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A “Blankety Blank” Driver

 There has never been a time in my life when I could have competed in any sort of “extreme sporting” event.  I am not much of a Daredevil!  Forget skydiving, rock climbing, hang gliding, and bungee jumping, I don’t even like the Ferris wheel or merry-go-round.   I have no need for an adrenaline rush.  I am not one of those who lives on the edge.  There not much that I do that is in any way risky, dangerous, or life-threatening.Well, that’s not completely accurate.  I do take some risks whenever it starts snowing.  As soon as the snow starts the fall, as it did a few months ago, I have this overwhelming urge to get behind the wheel of my car and do a little sight-seeing.  Now that might not seem radical or edgy to you, but every time it snows and the people over at VDOT say to stay off the roads because they are slick and dangerous, you’ll will find me sitting behind the wheel of my car wanting to get out and look around.

Maybe it’s because I grew up in Florida.  From age three until I moved to Louisville, Kentucky to attend seminary, I had lived in the sunshine state.  You don’t see a lot of snow in Florida.  I saw a little snow in Kentucky, but not much.  My first really big-time snow event took place during my first winter in Virginia while living on the Northern Neck.  It wasn’t snow, it was a blizzard.  There were sub-zero temperatures and 20 inches of snow on the ground.  It was incredible.

As soon as the snow stopped falling, I cranked up the engine in my tiny Toyota Corolla and decided to do some “pastoral visitation.”  I knew that Luther and Margaret Welch lived in a somewhat secluded area with lots of tree-covered roads and open fields.  I could take the long route to their house, passing by the church and some other landmarks of interest.  I just knew it was going to be great.

Everything was working out just fine until I got about a mile from their home.  I came up over a hill and the car started to slide.  I knew that you are supposed to turn in the direction of the slide, but in the moment, that didn’t make much sense.  I fought the slide, the slide fought me, and I ended taking out a mail box before getting stuck on the side of the road, in front of a tiny house owned by a fellow whose name I cannot recall.  What I do remember is how he greeted me?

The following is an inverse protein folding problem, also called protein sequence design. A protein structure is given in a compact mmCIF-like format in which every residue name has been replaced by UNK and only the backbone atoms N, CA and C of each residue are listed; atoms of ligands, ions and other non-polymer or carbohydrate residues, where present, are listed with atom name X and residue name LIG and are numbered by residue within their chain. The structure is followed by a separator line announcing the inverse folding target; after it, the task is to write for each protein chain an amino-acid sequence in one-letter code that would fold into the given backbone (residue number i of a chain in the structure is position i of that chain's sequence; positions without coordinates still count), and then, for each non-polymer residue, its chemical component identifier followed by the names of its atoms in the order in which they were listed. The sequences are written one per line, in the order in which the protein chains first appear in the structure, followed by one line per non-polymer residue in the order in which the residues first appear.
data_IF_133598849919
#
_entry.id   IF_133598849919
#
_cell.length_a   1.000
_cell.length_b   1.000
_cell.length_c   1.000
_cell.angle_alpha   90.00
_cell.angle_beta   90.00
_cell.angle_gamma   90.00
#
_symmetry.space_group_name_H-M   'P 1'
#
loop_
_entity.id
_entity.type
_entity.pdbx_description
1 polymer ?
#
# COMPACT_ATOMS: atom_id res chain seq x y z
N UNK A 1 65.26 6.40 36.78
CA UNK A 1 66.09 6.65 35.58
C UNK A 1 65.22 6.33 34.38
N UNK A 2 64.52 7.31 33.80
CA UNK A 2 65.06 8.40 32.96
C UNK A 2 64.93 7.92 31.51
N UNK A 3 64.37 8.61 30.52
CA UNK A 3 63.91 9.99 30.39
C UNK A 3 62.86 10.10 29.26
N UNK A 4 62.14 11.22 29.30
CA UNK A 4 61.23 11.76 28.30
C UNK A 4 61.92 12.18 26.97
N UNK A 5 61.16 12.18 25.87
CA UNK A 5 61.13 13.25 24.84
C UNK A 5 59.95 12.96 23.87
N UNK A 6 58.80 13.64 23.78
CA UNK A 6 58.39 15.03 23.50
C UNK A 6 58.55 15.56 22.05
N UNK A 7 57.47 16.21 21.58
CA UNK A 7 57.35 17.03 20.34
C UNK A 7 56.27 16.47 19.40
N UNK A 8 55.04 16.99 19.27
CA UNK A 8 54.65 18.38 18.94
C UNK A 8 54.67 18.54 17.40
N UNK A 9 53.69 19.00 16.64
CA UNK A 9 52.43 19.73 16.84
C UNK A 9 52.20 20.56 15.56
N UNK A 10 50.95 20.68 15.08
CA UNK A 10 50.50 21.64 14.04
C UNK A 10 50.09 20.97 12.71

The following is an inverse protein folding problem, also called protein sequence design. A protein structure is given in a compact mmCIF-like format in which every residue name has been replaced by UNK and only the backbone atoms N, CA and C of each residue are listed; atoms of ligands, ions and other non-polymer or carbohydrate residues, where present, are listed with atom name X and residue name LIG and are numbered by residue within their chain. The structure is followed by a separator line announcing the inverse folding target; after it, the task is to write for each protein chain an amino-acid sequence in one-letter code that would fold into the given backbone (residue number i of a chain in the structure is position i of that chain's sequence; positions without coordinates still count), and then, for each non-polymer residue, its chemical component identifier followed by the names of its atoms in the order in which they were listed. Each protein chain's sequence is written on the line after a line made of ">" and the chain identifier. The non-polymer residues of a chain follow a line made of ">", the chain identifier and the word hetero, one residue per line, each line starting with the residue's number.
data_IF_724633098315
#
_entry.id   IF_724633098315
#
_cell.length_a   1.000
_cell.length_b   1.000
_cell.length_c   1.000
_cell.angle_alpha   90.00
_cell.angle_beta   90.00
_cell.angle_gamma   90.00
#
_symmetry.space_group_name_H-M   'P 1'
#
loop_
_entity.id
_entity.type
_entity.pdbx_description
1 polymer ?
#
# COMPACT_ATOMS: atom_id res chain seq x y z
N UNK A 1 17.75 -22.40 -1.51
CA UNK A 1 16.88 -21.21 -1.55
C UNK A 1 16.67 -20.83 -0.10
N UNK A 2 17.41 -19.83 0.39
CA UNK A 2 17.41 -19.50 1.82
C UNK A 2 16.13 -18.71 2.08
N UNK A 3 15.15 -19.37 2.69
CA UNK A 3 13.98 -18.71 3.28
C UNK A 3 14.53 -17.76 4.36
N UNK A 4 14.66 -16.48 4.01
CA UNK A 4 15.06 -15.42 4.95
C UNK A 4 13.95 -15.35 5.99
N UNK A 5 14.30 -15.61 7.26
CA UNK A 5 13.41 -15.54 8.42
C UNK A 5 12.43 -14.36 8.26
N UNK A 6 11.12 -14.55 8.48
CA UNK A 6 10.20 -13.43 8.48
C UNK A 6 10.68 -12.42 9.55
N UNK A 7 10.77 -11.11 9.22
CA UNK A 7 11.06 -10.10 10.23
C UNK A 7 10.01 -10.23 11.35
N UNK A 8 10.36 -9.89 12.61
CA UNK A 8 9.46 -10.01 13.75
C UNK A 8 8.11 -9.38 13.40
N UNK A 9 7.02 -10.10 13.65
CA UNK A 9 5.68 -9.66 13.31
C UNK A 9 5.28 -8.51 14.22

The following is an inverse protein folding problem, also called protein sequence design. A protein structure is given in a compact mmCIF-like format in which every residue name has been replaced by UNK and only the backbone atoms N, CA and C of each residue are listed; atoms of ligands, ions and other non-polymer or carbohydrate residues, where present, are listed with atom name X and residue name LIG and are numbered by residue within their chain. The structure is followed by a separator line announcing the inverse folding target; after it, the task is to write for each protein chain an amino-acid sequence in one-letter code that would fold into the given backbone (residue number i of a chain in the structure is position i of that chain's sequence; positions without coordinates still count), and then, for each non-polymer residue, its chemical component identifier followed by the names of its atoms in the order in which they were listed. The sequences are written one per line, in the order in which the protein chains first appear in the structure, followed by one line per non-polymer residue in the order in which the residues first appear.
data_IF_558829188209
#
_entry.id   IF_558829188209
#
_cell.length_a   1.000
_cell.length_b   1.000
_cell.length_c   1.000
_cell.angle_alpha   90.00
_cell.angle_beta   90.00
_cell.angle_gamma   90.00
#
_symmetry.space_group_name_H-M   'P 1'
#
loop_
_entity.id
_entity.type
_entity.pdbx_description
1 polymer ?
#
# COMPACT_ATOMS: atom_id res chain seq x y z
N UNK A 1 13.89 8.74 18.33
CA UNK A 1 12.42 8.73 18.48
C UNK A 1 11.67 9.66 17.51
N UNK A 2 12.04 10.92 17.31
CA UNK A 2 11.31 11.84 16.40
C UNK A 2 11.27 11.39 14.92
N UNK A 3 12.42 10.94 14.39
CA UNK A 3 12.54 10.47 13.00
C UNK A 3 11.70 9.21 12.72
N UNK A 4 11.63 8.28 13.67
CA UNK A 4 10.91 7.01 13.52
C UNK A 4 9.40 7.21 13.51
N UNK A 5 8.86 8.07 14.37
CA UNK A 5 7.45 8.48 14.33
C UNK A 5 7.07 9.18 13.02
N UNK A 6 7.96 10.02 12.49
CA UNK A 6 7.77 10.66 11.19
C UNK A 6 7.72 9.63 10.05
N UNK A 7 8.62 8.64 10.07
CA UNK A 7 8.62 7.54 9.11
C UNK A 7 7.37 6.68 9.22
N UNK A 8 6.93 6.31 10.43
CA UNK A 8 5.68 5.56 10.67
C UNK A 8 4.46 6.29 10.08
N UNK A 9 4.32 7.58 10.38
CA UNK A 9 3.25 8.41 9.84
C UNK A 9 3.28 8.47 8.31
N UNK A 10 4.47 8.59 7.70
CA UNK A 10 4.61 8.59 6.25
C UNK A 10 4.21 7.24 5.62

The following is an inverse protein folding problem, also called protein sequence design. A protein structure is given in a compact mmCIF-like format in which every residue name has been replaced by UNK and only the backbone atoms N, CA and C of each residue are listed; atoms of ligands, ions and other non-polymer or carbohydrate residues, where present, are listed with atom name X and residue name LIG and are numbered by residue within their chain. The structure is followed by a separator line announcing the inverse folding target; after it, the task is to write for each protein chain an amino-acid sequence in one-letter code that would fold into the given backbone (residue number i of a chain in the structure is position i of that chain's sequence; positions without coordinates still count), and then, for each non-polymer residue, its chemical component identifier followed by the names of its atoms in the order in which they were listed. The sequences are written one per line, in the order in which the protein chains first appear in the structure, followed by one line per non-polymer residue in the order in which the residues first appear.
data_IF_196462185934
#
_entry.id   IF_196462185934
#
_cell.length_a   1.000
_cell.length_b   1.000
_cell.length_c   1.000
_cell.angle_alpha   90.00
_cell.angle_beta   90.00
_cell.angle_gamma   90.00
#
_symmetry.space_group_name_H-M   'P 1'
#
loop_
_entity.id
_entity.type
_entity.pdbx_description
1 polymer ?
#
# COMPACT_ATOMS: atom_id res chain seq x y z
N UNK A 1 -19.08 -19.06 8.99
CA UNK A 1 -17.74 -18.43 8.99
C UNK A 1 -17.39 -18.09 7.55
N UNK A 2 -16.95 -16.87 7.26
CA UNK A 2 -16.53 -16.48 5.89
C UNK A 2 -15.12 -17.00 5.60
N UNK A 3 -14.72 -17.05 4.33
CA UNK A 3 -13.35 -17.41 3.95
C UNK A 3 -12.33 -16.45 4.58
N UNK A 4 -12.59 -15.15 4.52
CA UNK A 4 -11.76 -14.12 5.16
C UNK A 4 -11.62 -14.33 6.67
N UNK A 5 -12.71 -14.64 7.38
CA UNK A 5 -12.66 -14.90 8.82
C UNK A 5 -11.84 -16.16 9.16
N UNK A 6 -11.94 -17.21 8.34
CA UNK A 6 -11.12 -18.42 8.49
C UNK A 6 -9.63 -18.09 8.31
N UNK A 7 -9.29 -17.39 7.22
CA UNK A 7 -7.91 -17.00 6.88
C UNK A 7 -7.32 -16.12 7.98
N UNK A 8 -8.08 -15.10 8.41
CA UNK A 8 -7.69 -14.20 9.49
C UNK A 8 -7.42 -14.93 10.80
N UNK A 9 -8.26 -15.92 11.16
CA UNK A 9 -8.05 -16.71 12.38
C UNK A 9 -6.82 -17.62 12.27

“Who the blankety-blank taught you how to blankety-blank drive that blankety-blank car?” he said.

“I am sorry, Sir!” I said sheepishly.

“You ought to be sorry!  When my blankety-blank wife sees what you did her mailbox, she’s going to have a blankety-blank cow!”

I remember think that his image sounded like it would be very painful for his wife, but I didn’t say anything!

“What the blankety-blank are you doing out here anyways?” he asked.

“Well, you see, sir, I am the new pastor at Morattico Baptist Church.  I am on my way to visit one of your neighbors, Luther Welch.  I am really sorry about your mailbox.  I am new to driving in the snow.”

Oh, I wish you could have seen his face!  He was so embarrassed.  Suddenly everything changed about his whole demeanor.  His continence changed from that of a grumpy old man to a nice and neighborly country-boy.  He cleaned up his language.  He didn’t say another blankety-blank cuss word.  He helped me free my car from it predicament.  He offered me some helpful instructions about driving in the snow.  He wouldn’t let me pay for any damages to his mailbox.  He said his wife would understand when he explained what happened.

Before leaving, I invited him to worship that following Sunday.  He told me he was already a part of another church and that he never missed a service.

Well, I should hope so!

So what happened when he found out that I was a preacher?  Embarrassment!  Shame!  Guilt!  Probably all of those things!  But maybe (I hope) it was something more.  Maybe when he found out I was a preacher, it reminded him of his own identity as a Christian.  Just maybe he really was a part of another church.  Maybe he did worship every week.  But in these moments, with his grass being eaten up and mailbox destroyed by an inexperienced snow day driver, he forgot all about being a Christian and the blankety-blanks began flowing!

What is it that makes you forget who you are?

Here’s an even better question!  What helps you remember who you are?

Birthright: Christian, Do You Know Who You Are? (Classic Critical Concern)
by: David C. Needham
publisher: Multnomah Books, published: 2005-11-11
ASIN: 159052666X
EAN: 9781590526668
sales rank: 217812
price: $9.26 (new), $10.42 (used)

David Needham asks “Christian, do you know who you are? ” in this remarkable and easy-to-understand rerelease of his book about the Christian’s birthright. He offers fresh insight into the theological problem of Christian identity, biblically based teaching, and a challenge for personal enrichment and further Bible study. Birthright achieves an excellent balance between the theological and the practical. The author’s sincerity and candid writing style are guaranteed to buoy the spirits of readers.

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One Response to “A “Blankety Blank” Driver”

  1. Sarah Sellers Gholson says:

    Bill, This is wonderful! Things that make me forget are the pains and losses we all feel sometimes; things that make me to remember are the sacred moments of fellowship with other people who love God, and always the music. God speaks to me in music since I was very little. Big Hug to both you and Jeana.

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